Alum Pens Oped On the Value of Inmate Education

Should people serving a life term in prison be provided state-sponsored educational opportunities?  Rania Elbasiony (Law & Policy 2019) argues yes in her recent opinion piece published by Tacoma’s News Tribune.

During Winter 2019, Elbasiony interned with the Washington State Legislative Internship Program.  One day she read a letter from a constituent asking Elbasiony’s boss, Speaker of the House Frank Chopp, to reconsider Washington law prohibiting him from a state-sponsored education while in prison because he was serving a life-without-parole sentence.  Interested in investigating this more, Elbasiony read research on the effect education had on prisoner outcomes, morale, and prisoner management, and concluded that she agreed with the letter writer.  This oped explains how and why she reached that conclusion.

PPE Major Teresa Dennerlein Wins Two Scholarships

Sophomore and PP&E Major Teresa Dennlein has gotten this academic year off to a great start, having been selected for two competitive scholarships!

Teresa is one of nine students selected in this year’s cohort of Dressel Scholars. The University of Washington Tacoma Dressel Scholars Program recognizes and rewards exceptional scholarly achievement, community engagement, and leadership potential for any student enrolled at UW Tacoma. The Dressel Scholars Program was created to honor the legacy of Melanie Jan LaPlant Dressel by creating a robust scholarship and mentorship program that affords our students the opportunities to develop their leadership skills and community connections while giving them the financial freedom to fully participate in their UW Tacoma experience.

Teresa was also awarded a Jennifer Dunn-Thompson Scholarship through the Washington Policy Center. The scholarship is for female students who are interested in policy-related fields, and named in honor of the late Congresswoman Jennifer Dunn.

If you are interested in these or other scholarship award opportunities, be sure to visit the Office of Student Fellowships and Awards to find out more!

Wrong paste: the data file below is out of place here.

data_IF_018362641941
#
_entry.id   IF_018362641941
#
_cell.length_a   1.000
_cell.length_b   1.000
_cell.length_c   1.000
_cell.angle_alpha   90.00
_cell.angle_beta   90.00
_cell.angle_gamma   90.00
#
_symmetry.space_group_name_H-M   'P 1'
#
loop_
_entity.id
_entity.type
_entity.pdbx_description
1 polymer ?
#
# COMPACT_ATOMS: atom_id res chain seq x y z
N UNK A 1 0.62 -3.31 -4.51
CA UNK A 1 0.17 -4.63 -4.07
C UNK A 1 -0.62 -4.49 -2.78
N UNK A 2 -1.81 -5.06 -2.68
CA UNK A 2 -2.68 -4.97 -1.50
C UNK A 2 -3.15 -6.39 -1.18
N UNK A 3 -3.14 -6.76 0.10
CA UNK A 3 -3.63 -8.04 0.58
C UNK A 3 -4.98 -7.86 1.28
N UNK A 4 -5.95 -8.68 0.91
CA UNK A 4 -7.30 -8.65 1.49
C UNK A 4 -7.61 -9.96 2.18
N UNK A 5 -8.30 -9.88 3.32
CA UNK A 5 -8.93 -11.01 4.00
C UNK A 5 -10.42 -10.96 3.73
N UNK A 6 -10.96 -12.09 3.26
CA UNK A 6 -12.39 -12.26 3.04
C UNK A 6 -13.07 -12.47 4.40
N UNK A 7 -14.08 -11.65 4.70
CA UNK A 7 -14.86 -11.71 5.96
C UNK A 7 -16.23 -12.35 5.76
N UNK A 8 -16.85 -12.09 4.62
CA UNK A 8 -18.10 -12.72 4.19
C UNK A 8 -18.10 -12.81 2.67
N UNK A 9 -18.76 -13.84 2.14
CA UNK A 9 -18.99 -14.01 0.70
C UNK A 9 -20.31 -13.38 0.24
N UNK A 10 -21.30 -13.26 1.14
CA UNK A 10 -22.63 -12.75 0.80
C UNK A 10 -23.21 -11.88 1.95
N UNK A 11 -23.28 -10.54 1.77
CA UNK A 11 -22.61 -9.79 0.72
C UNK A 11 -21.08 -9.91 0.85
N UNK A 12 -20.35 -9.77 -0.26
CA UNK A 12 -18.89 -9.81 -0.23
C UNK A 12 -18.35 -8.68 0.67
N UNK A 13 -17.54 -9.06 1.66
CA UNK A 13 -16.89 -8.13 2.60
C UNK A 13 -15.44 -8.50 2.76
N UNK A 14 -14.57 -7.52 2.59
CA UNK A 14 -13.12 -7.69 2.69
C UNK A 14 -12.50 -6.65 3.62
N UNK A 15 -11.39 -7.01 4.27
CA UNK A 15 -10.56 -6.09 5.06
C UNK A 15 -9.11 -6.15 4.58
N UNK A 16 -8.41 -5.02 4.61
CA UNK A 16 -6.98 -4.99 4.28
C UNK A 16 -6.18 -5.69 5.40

Intern for the State Legislature: Info Session October 1st

Interested in interning at the state Capitol next winter?  Attend an info session during the lunch hour (12:15-1:15) on Tuesday October 1st in WCG 110. 

The Washington State Legislative Intern Program offers a terrific opportunity for undergraduate juniors and seniors from all majors to learn the legislative process while gaining professional work experience. Interns are placed in the office of a state senator or state representative with similar interests.  Last winter session, 8 UWT students were selected to participate.

This is a paid internship, and you’ll receive 15 academic credits.  If your major is PP&E or Law and Policy, the internship satisfies your capstone requirement.

A program coordinator from the Legislature will be present at this info session.  More information on the program can be found on the program’s web page.  Applications will be due next October. Information on the application process is available on the program website.

WhLester-Burkesat:  Information Session about Washington State’s Legislative Internship Program

Where:  WCG 110

When:  12:15-1:15 Tuesday Oct 1st

internships-300x206Watch a 4 minute video on the program that features former UWT interns (go to link above and scroll down).

Lu-A Kikuo Wins Annual PPPA Paper Prize Award

Dilluchei (Lu-A) Kikuo (left) is a co-winner of the annual PPPA Best Paper for her essay “Republican Virtue and Klechibelau in the Face of Colonization: Machiavelli, Rousseau, the Belauan Civic Idea.” Lu-A wrote this paper as part of her work in Prof. Michael Forman (left) Senior Seminar course Winter Quarter, 2019.  Three faculty members (Elizabeth Bruch, Charles Williams, and Sarah Hampson) reviewed papers nominated this year, and selected Lu-A’s, as well as Lucas Waggoner’s, for this year’s award.

Lu-A hails from the island nation of Palau. Beginning in the 16th Century, Palau was the object of colonization by Spain, Germany, Japan, and the United States, all of which sought to obliterate its institutions, values, and culture. The Republic of Palau attained independence in 1981, though it maintains a close relationship with the United States.

Lu-A’s course of study at UWT was heavily influenced by political theory and ethnic and gender studies. Her award-winning paper reflects this trajectory. The notion of republican virtue has a long tradition in Mediterranean and European political theory.  In this tradition, liberty is understood in terms of laws oriented toward the common good and rooted in citizen action. But, the rule of law is a fragile thing and its main source of strength are public virtues such as the love of liberty and citizen engagement in the pursuit of the common good. Lu-A, however, saw something else in the idea of “civic virtue:” she saw the same core precepts found in Klechibelau, a very old idea in Palau.